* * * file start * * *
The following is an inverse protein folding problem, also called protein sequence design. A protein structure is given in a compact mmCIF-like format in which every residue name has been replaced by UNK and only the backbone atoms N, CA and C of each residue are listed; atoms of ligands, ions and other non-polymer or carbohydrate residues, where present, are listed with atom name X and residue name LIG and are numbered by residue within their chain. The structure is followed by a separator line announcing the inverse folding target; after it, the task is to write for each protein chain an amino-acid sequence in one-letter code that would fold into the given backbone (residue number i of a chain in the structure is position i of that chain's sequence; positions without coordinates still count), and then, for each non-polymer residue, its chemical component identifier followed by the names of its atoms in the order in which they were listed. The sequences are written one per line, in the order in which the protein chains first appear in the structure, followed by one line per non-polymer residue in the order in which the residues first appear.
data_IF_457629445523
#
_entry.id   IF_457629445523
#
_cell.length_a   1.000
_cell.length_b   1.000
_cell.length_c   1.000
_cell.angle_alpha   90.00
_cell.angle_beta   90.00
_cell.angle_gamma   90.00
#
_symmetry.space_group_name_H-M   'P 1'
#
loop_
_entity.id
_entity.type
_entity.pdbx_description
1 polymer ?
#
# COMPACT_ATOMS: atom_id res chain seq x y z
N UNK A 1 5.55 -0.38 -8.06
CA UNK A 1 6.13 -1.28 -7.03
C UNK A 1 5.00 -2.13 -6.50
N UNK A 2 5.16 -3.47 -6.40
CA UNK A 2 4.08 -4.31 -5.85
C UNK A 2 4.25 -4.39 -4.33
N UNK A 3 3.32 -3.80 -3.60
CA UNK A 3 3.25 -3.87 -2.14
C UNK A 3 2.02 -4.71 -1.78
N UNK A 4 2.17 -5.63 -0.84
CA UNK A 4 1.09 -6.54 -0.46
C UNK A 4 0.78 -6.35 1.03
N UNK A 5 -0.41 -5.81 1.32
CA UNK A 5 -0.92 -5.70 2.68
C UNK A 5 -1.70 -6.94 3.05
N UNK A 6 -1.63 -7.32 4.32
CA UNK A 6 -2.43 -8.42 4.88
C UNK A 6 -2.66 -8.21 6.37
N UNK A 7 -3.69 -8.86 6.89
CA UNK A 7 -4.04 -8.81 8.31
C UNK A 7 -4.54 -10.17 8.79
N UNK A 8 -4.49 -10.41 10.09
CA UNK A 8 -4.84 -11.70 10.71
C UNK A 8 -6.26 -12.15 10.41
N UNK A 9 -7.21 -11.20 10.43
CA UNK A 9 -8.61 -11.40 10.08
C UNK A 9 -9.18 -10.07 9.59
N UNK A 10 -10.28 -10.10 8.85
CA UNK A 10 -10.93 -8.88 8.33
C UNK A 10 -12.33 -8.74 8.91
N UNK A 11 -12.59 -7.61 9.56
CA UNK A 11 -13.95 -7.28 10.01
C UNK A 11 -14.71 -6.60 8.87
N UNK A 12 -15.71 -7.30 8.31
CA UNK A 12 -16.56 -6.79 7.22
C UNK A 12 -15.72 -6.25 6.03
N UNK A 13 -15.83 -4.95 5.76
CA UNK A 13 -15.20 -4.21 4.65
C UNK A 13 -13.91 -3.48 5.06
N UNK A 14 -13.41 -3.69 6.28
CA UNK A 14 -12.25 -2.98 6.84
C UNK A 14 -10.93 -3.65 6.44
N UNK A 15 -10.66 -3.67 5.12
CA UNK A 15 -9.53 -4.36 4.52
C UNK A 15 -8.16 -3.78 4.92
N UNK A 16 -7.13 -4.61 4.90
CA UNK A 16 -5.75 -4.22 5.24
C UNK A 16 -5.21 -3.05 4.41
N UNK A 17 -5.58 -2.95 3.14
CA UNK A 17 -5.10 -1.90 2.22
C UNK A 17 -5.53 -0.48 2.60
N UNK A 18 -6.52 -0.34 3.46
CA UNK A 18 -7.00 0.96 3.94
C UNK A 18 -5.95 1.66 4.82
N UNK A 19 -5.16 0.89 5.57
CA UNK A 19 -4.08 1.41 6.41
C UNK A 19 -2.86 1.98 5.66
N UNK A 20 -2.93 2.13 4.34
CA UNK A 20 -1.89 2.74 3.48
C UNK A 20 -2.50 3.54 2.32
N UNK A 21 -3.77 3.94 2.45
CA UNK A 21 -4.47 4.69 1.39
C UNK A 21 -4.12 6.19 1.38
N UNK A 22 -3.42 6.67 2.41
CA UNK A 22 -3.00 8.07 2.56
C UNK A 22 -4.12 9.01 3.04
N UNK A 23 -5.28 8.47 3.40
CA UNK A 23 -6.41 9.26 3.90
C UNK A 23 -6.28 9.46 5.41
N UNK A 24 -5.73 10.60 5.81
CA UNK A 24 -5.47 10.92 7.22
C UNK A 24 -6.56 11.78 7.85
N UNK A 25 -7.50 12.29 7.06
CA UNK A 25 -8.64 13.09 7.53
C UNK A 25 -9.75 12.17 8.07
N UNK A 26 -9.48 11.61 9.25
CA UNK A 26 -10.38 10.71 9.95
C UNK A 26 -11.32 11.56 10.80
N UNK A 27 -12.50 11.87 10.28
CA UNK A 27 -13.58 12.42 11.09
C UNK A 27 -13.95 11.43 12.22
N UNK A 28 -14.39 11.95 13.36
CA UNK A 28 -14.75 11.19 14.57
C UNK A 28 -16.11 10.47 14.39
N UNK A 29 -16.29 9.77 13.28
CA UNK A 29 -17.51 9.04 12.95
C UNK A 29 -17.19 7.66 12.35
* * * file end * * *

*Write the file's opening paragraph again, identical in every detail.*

The following is an inverse protein folding problem, also called protein sequence design. A protein structure is given in a compact mmCIF-like format in which every residue name has been replaced by UNK and only the backbone atoms N, CA and C of each residue are listed; atoms of ligands, ions and other non-polymer or carbohydrate residues, where present, are listed with atom name X and residue name LIG and are numbered by residue within their chain. The structure is followed by a separator line announcing the inverse folding target; after it, the task is to write for each protein chain an amino-acid sequence in one-letter code that would fold into the given backbone (residue number i of a chain in the structure is position i of that chain's sequence; positions without coordinates still count), and then, for each non-polymer residue, its chemical component identifier followed by the names of its atoms in the order in which they were listed. The sequences are written one per line, in the order in which the protein chains first appear in the structure, followed by one line per non-polymer residue in the order in which the residues first appear.